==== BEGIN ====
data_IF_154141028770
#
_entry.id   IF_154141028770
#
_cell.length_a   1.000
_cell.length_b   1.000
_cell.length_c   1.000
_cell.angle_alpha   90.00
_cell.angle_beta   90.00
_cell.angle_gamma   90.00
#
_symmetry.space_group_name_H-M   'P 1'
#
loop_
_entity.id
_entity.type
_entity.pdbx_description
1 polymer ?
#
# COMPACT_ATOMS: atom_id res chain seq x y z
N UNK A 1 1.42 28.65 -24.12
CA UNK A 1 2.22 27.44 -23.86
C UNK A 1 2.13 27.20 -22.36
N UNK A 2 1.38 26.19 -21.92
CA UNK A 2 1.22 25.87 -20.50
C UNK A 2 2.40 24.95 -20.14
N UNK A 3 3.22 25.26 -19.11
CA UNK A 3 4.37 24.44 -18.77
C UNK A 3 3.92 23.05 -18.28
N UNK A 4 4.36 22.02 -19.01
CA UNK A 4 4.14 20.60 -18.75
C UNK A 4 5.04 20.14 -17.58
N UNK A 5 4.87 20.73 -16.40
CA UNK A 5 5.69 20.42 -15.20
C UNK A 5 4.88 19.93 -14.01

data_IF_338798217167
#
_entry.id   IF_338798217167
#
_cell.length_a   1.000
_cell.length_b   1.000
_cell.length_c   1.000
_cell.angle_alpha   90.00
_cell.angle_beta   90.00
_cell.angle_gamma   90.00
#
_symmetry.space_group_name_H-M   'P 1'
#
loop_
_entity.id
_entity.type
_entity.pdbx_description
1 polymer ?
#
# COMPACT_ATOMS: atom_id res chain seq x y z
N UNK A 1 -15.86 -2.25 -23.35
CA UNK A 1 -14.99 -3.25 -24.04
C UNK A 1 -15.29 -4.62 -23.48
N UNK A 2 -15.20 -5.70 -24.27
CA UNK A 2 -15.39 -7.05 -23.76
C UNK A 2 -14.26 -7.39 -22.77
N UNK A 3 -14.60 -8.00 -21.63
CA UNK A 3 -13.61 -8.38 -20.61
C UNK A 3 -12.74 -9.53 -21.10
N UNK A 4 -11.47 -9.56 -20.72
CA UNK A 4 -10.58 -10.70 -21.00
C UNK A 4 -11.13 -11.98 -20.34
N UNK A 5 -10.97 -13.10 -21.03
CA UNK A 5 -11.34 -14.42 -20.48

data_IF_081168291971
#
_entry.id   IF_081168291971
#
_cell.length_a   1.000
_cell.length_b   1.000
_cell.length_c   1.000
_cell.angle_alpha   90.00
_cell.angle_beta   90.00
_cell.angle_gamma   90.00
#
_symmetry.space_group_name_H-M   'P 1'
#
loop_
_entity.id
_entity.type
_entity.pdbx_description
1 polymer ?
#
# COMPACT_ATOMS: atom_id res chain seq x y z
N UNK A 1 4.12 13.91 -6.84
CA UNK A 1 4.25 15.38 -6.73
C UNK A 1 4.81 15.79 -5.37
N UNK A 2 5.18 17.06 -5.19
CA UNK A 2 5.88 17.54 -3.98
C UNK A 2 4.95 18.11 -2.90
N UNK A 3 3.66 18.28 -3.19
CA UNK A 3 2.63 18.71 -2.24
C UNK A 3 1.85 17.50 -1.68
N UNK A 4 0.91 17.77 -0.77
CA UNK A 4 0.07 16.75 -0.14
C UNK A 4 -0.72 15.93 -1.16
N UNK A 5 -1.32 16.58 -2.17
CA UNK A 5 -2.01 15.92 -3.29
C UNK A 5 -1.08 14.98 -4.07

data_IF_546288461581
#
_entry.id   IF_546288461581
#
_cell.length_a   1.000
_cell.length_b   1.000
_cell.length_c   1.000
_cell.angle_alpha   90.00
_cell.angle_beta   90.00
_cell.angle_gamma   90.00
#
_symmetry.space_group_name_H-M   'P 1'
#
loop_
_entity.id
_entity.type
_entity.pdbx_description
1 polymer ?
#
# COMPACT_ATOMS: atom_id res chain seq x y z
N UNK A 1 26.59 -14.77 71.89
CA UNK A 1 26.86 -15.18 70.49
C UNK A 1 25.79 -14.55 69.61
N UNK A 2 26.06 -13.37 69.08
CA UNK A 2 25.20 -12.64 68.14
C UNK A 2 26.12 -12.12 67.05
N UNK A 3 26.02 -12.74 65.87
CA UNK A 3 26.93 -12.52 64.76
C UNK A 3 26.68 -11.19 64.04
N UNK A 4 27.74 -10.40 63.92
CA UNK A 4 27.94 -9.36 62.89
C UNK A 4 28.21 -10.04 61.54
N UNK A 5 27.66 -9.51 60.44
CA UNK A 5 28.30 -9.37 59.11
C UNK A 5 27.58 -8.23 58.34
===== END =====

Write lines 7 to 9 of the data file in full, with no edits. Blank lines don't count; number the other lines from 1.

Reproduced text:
_cell.length_c   1.000
_cell.angle_alpha   90.00
_cell.angle_beta   90.00